Date of Award


Degree Type


Degree Name

Master of Science in Biological and Environmental Sciences (MSBES)


Ecology and Ecosystem Sciences (EES)


Natural Resources Science

First Advisor

Graham E. Forrester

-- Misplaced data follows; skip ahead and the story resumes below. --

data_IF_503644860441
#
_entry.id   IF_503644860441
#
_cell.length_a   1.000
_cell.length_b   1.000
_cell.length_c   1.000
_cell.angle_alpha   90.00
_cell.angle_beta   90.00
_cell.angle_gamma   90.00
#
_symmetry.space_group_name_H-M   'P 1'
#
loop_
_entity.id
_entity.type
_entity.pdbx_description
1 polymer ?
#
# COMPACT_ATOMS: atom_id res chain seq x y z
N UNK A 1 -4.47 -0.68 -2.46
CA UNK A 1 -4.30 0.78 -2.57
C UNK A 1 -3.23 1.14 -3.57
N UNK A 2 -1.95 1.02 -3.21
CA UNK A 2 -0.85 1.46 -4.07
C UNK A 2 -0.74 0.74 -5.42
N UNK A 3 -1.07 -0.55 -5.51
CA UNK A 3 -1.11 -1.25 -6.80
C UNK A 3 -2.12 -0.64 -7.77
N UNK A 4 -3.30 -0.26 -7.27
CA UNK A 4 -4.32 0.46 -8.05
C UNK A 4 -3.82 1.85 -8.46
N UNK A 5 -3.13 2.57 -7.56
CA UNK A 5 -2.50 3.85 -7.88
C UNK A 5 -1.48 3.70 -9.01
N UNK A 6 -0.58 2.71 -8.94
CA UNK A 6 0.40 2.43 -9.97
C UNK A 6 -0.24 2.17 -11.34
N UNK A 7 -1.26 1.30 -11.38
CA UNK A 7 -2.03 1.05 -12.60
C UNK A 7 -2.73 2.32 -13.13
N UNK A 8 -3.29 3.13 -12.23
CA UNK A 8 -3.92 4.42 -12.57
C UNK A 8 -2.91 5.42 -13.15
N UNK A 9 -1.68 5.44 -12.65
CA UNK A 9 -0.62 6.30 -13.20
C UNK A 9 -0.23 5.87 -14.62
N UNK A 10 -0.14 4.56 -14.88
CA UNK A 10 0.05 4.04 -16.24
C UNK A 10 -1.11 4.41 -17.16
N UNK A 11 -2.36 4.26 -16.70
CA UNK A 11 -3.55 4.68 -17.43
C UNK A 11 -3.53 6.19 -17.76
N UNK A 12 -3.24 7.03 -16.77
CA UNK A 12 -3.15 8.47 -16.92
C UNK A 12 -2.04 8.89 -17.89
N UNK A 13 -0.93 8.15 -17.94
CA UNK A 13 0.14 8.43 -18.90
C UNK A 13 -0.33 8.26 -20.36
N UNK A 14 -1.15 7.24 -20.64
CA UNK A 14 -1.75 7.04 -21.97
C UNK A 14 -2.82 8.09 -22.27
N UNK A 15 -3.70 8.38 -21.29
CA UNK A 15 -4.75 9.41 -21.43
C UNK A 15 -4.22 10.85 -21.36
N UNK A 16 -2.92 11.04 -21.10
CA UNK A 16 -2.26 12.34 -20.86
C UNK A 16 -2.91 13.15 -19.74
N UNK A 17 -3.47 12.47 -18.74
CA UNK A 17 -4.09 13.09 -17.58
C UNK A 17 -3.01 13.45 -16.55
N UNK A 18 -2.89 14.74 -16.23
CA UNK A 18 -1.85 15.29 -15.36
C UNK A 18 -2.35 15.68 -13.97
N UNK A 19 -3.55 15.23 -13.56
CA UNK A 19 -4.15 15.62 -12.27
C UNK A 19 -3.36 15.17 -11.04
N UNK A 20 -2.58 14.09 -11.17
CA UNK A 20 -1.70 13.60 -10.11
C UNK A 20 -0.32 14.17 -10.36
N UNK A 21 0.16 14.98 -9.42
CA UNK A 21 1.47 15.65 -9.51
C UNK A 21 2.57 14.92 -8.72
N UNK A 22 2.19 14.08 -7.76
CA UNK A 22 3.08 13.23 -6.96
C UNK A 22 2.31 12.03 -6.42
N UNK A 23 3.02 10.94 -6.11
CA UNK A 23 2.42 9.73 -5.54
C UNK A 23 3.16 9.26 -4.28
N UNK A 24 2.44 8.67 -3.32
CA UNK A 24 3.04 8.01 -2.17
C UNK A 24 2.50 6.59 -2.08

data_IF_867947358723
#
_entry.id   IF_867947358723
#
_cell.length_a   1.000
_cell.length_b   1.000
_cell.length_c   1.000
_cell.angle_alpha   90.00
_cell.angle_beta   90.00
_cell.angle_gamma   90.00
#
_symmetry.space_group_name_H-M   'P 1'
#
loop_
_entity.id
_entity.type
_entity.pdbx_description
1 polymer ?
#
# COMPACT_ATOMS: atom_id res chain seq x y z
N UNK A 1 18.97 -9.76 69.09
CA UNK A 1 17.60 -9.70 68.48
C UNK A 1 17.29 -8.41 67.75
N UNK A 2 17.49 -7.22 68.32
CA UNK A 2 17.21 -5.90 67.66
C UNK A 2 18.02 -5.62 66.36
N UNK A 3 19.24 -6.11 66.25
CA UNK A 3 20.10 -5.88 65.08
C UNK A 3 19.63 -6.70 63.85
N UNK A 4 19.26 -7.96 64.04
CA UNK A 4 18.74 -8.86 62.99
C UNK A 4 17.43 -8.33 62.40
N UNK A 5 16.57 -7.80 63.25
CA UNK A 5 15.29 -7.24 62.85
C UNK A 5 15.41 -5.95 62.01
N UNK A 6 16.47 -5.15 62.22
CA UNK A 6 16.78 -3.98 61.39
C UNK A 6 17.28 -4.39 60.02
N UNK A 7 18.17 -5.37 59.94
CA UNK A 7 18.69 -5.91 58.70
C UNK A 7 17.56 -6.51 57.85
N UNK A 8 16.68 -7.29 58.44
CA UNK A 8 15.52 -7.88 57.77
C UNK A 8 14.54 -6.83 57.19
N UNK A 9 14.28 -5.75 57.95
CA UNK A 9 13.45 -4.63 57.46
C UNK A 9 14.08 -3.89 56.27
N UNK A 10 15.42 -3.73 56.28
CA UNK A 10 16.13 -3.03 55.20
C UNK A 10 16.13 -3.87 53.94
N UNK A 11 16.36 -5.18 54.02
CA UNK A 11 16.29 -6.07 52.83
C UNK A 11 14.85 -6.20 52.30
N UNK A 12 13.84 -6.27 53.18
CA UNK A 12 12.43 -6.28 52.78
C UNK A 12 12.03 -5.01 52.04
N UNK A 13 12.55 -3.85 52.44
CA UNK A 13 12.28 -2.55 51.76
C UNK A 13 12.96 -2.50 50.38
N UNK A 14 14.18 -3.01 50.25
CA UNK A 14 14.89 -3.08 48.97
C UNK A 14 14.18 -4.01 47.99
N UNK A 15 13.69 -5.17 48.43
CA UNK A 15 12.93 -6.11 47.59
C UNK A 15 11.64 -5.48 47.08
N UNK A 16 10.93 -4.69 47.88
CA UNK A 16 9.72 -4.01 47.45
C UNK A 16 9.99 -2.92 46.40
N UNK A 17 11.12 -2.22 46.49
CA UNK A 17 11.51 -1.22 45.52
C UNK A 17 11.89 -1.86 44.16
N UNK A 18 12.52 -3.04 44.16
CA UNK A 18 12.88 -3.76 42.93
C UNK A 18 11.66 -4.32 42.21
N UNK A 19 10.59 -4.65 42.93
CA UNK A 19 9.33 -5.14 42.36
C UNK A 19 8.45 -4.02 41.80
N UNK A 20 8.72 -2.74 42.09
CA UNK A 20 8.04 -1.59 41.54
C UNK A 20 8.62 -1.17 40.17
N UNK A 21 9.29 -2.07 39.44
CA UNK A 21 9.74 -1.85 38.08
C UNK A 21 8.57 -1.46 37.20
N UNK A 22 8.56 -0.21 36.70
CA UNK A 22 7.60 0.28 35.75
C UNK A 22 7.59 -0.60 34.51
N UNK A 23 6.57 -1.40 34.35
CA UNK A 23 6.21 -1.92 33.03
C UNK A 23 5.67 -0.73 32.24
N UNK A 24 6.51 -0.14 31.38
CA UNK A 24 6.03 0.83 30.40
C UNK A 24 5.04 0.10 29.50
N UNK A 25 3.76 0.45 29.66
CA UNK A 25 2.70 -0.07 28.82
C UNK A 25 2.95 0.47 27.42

Habitat degradation is occurring the world over, threatening species, population dynamics, ecosystem function and valuable ecosystem services. This degradation is in many cases linked to anthropogenic activities, which often reduce a habitat’s resilience to other stressors. Coral reef decline, for example, has been linked to climate change, pollution, and overfishing. Few studies have focused on the localscale physical drivers of coral decline, such as anchoring. As global human population and the popularity of water-based recreation continue to rise, the potential for anchoring to contribute to coastal habitat degradation increases. We sought to determine the potential impact of anchoring to coral reefs by conducting a spatial survey of sites that represent a gradient of anchoring activity in the British Virgin Islands. We collected data on benthic community composition, coral colony size and density, species richness and abundance. We also evaluated reef rugosity and fish population densities. Cover of hard corals and sea fans were both reduced by ~7% at highly anchored sites. Hard corals were ~40% smaller in size and ~60% less dense at sites experiencing high anchoring frequency. In addition, highly anchored sites supported only ~60% of the species richness of little anchored sites. Finally, frequently anchored sites were ~60% as structurally complex and supported only 45% of the fish density as those rarely anchored, with some fish functional groups more affected than others. Anchoring is a major driver of reef community decline, but it is also a relatively tractable management issue. Knowing how local, physical anthropogenic stressors contribute to reef decline can inform management that will promote reef resilience, ecological function, and ecosystem services.



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